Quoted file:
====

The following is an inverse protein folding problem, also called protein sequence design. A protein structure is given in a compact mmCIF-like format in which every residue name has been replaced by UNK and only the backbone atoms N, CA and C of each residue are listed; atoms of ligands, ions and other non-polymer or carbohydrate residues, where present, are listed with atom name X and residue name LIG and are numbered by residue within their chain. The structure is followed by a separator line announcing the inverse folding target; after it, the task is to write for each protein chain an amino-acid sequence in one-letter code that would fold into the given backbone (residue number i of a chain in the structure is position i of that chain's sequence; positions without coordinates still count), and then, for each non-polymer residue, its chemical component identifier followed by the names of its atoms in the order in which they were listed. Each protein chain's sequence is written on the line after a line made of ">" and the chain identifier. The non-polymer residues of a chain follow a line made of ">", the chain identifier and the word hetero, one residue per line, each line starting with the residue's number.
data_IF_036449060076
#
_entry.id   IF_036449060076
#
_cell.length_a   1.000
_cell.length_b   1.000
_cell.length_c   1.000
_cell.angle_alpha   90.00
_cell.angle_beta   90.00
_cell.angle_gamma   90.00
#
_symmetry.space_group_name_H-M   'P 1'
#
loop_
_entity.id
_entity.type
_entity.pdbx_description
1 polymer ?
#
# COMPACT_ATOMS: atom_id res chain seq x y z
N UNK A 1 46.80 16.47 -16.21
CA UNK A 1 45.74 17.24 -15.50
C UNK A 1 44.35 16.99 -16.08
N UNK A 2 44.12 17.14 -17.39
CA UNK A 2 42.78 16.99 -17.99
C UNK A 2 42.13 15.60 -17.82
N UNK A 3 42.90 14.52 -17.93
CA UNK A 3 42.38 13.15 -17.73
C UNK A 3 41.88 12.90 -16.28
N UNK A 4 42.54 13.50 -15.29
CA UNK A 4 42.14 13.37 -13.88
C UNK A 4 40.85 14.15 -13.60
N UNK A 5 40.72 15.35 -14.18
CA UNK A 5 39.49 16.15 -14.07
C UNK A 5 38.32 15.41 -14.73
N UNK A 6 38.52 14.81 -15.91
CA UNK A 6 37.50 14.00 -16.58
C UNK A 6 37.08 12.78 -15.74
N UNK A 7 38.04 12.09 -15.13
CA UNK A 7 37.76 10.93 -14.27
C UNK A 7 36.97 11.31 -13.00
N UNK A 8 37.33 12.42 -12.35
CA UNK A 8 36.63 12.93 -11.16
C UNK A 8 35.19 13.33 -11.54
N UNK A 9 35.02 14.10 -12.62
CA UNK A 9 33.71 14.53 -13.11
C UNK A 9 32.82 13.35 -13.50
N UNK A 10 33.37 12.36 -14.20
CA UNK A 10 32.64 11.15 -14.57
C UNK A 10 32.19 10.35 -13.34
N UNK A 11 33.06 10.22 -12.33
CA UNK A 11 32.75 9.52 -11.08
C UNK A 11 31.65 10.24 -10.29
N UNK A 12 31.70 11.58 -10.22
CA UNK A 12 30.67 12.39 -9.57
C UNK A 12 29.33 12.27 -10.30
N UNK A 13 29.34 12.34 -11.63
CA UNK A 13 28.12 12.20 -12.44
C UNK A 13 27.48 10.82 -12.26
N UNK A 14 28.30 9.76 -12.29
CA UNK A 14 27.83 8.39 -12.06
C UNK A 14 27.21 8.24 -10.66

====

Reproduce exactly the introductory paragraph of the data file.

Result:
The following is an inverse protein folding problem, also called protein sequence design. A protein structure is given in a compact mmCIF-like format in which every residue name has been replaced by UNK and only the backbone atoms N, CA and C of each residue are listed; atoms of ligands, ions and other non-polymer or carbohydrate residues, where present, are listed with atom name X and residue name LIG and are numbered by residue within their chain. The structure is followed by a separator line announcing the inverse folding target; after it, the task is to write for each protein chain an amino-acid sequence in one-letter code that would fold into the given backbone (residue number i of a chain in the structure is position i of that chain's sequence; positions without coordinates still count), and then, for each non-polymer residue, its chemical component identifier followed by the names of its atoms in the order in which they were listed. Each protein chain's sequence is written on the line after a line made of ">" and the chain identifier. The non-polymer residues of a chain follow a line made of ">", the chain identifier and the word hetero, one residue per line, each line starting with the residue's number.